Find the best photo manager to fit your needs

After months of deliberation, I finally brought home a new addition to our family -- a digital SLR camera. With the DSLR comes a plethora of options I didn't have before, with the ability to shoot RAW images being at the top of the list.

My husband and I passed the camera back and forth to take a few test images, which were uploaded to iPhoto on my MacBook Air. Instant crawl. Anything involving the RAW images was a drag on the machine, though it has far more to do with the MacBook Air (11-inch October 2010) than iPhoto. But, it did remind me to ask the TUAW brain trust: Is it time to upgrade to Aperture? What about Adobe Lightroom? What's the best photo manager overall to use?

With the RAW support and the potential increase in picture-taking overall, my needs are poised to outgrow iPhoto's capabilities, and it's the same question that other people will face as digital SLRs grow more powerful and affordable. Here's a quick look at three of the major players out there.

What is a photo manager?

A photo manager is a digital version of a traditional album, where you store images from your digital camera and can organize them into albums. They range from free (if you purchase a new Mac or plan to be an Adobe Creative Cloud subscriber) to US$149. All of them can edit photos, but not manipulate them -- for that, you would need a program such as Adobe Photoshop or Pixelmator. All of them have the ability to create photo books and web galleries, as well as social media integration.

iPhoto 11

Who's it for? Those who are just getting comfortable with handling digital photography and those who want a basic photo manager and editing tools.

Evidence for: It's the lowest-cost out of the three and it's easy to use, especially for photo novices. The learning curve is very low, especially if you're using the iOS version of iPhoto.

Evidence against: Bigger libraries tend to cause the program to hang up. It doesn't handle multiple libraries well, so if they're split up among different machines, you'll want to consider investing in iPhoto Library Manager for $19.95 or the free iPhoto Buddy. You can only access one library at a time. Some users report having issues with photo libraries with more than 10,000 photos.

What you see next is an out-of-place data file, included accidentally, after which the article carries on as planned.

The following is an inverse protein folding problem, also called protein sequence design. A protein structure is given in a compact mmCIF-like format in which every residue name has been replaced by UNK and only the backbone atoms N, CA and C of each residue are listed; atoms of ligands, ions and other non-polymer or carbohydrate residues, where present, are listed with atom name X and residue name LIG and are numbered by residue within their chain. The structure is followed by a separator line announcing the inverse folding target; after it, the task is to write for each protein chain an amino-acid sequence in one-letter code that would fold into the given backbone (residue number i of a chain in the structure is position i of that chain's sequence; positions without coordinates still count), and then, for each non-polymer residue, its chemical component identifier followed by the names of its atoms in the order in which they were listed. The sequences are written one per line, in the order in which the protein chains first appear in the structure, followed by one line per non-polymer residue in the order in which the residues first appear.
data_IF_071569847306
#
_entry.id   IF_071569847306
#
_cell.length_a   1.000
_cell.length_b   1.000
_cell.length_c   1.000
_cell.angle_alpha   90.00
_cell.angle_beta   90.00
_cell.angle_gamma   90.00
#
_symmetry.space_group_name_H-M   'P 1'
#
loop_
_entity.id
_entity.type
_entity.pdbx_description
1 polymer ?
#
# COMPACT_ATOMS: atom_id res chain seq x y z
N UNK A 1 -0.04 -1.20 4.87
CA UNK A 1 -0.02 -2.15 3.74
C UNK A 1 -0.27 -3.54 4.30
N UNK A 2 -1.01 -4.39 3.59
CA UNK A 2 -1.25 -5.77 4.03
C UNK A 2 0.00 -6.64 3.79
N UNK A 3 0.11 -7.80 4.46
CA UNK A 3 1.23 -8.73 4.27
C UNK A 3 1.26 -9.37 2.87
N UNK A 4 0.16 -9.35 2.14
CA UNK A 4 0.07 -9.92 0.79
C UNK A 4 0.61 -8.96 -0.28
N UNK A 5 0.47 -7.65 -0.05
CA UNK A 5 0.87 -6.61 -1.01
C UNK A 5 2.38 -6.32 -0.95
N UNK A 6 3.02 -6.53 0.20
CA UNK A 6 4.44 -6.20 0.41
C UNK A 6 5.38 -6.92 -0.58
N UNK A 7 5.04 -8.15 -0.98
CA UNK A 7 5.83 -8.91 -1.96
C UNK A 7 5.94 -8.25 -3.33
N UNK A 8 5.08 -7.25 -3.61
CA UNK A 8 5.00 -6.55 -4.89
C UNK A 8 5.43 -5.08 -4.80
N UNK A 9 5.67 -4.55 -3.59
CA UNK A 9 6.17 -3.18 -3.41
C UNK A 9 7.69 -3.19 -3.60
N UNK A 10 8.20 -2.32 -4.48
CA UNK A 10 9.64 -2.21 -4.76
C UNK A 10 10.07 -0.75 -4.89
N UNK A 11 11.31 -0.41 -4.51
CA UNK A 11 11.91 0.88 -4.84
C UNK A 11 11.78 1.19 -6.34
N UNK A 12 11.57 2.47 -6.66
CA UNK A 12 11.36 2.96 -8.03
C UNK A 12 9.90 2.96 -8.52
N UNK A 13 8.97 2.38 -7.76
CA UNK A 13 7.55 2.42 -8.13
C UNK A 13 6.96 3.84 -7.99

Cost: $14.99, Mac App Store only. There's no trial version. It's free if you purchase a new Mac.


Who's it for? Professional photographers and serious hobbyists.

Evidence for: For those used to iPhoto, it's a logical next step, and you can import your files from iPhoto. Handles large and multiple libraries much easier. Has some of the same features of iPhoto including the ability to bring in Photo Stream and Faces and Places tagging. Some users prefer Aperture's RAW conversion to Adobe's. You can batch-edit photos, and the full-screen edit mode has a number of fans. You can edit photos more precisely than iPhoto.

Evidence against: It's not the solution to consider if you have a low-powered machine. As Macworld notes, Faces can be a severe deterrent to Aperture's performance.

Cost: $79.99, Mac App Store only. Apple used to offer a 30-day trial, but did away with it.

Adobe Lightroom

Who's it for? Professional photographers and serious hobbyists.

Evidence for: If you can navigate Photoshop blindfolded, then the tools in Lightroom will be second nature to you. Like Aperture, you can batch-edit photos and create workflows. Some users prefer Lightroom's interface, which is more workflow-oriented. You can actually try Lightroom before you drop a lot of money on it. It's a bit more powerful than Aperture.

Evidence against: The price is nearly double Aperture's, but that'll be a non-issue for those who plan to become Adobe Creative Cloud subscribers. It's not tightly integrated with iOS devices like Aperture and iPhoto are. Some find that switching between modules is a bit frustrating.

Cost: $149.99 on its own or $99 when purchased with Adobe Creative Suite. It'll be included in an Adobe Creative Cloud subscription. A 30-day trial version is available.

There are other alternatives, such as Google's free Picasa. Most cameras will come bundled with some sort of photo-managing software. One of the drawbacks to all of them is that unless you're going from iPhoto to Aperture, any editing of metadata will be lost.

From parents taking photos of their kids with marching bands to professionals with studios or out in the field, the type of photo manager you wind up with reflects your interest in photography. If you want an easy place to dump photos and share them with the grandparents, you most likely will not want anything beyond iPhoto. If your interest lies in truly crafting your art, then give Aperture or Adobe Lightroom a try.